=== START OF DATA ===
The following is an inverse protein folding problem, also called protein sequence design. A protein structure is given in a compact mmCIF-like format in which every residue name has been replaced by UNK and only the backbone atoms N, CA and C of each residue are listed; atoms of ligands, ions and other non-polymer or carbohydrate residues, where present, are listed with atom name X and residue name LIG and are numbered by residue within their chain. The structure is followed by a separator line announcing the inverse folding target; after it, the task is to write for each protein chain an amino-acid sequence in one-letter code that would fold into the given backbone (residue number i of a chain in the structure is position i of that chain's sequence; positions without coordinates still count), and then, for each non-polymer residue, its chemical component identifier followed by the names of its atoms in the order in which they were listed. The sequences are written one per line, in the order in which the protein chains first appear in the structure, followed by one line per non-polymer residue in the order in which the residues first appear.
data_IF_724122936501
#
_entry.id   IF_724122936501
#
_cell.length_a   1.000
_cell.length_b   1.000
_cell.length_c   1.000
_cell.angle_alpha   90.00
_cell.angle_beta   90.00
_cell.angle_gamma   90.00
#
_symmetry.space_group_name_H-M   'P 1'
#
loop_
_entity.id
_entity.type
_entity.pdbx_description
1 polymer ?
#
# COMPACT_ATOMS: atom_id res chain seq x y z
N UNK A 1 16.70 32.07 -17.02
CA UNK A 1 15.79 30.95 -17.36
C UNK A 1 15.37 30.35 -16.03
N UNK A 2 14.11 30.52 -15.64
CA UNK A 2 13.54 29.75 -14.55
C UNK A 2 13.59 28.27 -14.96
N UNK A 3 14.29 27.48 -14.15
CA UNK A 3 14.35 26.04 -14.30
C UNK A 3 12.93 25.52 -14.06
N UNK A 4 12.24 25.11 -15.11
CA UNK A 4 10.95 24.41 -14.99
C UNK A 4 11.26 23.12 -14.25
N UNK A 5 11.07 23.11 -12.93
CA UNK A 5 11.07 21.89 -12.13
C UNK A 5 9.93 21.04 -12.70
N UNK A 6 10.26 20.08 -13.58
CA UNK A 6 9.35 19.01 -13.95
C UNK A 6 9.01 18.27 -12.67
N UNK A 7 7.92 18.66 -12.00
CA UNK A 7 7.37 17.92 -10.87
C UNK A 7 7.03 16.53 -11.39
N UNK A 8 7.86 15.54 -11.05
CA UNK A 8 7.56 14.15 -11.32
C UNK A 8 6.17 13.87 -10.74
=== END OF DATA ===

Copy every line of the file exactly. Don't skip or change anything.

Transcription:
The following is an inverse protein folding problem, also called protein sequence design. A protein structure is given in a compact mmCIF-like format in which every residue name has been replaced by UNK and only the backbone atoms N, CA and C of each residue are listed; atoms of ligands, ions and other non-polymer or carbohydrate residues, where present, are listed with atom name X and residue name LIG and are numbered by residue within their chain. The structure is followed by a separator line announcing the inverse folding target; after it, the task is to write for each protein chain an amino-acid sequence in one-letter code that would fold into the given backbone (residue number i of a chain in the structure is position i of that chain's sequence; positions without coordinates still count), and then, for each non-polymer residue, its chemical component identifier followed by the names of its atoms in the order in which they were listed. The sequences are written one per line, in the order in which the protein chains first appear in the structure, followed by one line per non-polymer residue in the order in which the residues first appear.
data_IF_724122936501
#
_entry.id   IF_724122936501
#
_cell.length_a   1.000
_cell.length_b   1.000
_cell.length_c   1.000
_cell.angle_alpha   90.00
_cell.angle_beta   90.00
_cell.angle_gamma   90.00
#
_symmetry.space_group_name_H-M   'P 1'
#
loop_
_entity.id
_entity.type
_entity.pdbx_description
1 polymer ?
#
# COMPACT_ATOMS: atom_id res chain seq x y z
N UNK A 1 16.70 32.07 -17.02
CA UNK A 1 15.79 30.95 -17.36
C UNK A 1 15.37 30.35 -16.03
N UNK A 2 14.11 30.52 -15.64
CA UNK A 2 13.54 29.75 -14.55
C UNK A 2 13.59 28.27 -14.96
N UNK A 3 14.29 27.48 -14.15
CA UNK A 3 14.35 26.04 -14.30
C UNK A 3 12.93 25.52 -14.06
N UNK A 4 12.24 25.11 -15.11
CA UNK A 4 10.95 24.41 -14.99
C UNK A 4 11.26 23.12 -14.25
N UNK A 5 11.07 23.11 -12.93
CA UNK A 5 11.07 21.89 -12.13
C UNK A 5 9.93 21.04 -12.70
N UNK A 6 10.26 20.08 -13.58
CA UNK A 6 9.35 19.01 -13.95
C UNK A 6 9.01 18.27 -12.67
N UNK A 7 7.92 18.66 -12.00
CA UNK A 7 7.37 17.92 -10.87
C UNK A 7 7.03 16.53 -11.39
N UNK A 8 7.86 15.54 -11.05
CA UNK A 8 7.56 14.15 -11.32
C UNK A 8 6.17 13.87 -10.74